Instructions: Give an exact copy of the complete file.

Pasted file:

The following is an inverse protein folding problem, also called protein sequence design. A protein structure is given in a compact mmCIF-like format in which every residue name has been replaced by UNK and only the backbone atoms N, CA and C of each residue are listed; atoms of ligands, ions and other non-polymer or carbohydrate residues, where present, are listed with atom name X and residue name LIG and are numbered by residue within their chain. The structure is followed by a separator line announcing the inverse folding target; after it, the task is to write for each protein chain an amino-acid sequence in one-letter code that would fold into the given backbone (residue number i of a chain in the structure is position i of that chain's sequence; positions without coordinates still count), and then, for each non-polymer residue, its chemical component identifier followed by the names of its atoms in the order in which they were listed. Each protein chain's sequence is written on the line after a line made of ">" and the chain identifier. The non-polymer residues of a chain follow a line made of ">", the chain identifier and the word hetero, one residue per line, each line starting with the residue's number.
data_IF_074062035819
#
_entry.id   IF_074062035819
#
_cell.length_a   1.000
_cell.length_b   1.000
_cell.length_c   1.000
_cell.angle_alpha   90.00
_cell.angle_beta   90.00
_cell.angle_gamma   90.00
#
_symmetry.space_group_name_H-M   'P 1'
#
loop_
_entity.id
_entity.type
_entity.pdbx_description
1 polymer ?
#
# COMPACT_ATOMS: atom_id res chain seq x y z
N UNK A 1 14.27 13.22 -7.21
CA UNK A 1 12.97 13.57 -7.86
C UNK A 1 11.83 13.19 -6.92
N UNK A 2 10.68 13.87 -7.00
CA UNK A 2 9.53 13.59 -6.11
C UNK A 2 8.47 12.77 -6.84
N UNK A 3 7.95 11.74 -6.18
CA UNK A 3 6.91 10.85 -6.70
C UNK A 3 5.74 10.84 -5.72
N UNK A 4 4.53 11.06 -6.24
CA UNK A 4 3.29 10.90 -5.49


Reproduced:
The following is an inverse protein folding problem, also called protein sequence design. A protein structure is given in a compact mmCIF-like format in which every residue name has been replaced by UNK and only the backbone atoms N, CA and C of each residue are listed; atoms of ligands, ions and other non-polymer or carbohydrate residues, where present, are listed with atom name X and residue name LIG and are numbered by residue within their chain. The structure is followed by a separator line announcing the inverse folding target; after it, the task is to write for each protein chain an amino-acid sequence in one-letter code that would fold into the given backbone (residue number i of a chain in the structure is position i of that chain's sequence; positions without coordinates still count), and then, for each non-polymer residue, its chemical component identifier followed by the names of its atoms in the order in which they were listed. Each protein chain's sequence is written on the line after a line made of ">" and the chain identifier. The non-polymer residues of a chain follow a line made of ">", the chain identifier and the word hetero, one residue per line, each line starting with the residue's number.
data_IF_074062035819
#
_entry.id   IF_074062035819
#
_cell.length_a   1.000
_cell.length_b   1.000
_cell.length_c   1.000
_cell.angle_alpha   90.00
_cell.angle_beta   90.00
_cell.angle_gamma   90.00
#
_symmetry.space_group_name_H-M   'P 1'
#
loop_
_entity.id
_entity.type
_entity.pdbx_description
1 polymer ?
#
# COMPACT_ATOMS: atom_id res chain seq x y z
N UNK A 1 14.27 13.22 -7.21
CA UNK A 1 12.97 13.57 -7.86
C UNK A 1 11.83 13.19 -6.92
N UNK A 2 10.68 13.87 -7.00
CA UNK A 2 9.53 13.59 -6.11
C UNK A 2 8.47 12.77 -6.84
N UNK A 3 7.95 11.74 -6.18
CA UNK A 3 6.91 10.85 -6.70
C UNK A 3 5.74 10.84 -5.72
N UNK A 4 4.53 11.06 -6.24
CA UNK A 4 3.29 10.90 -5.49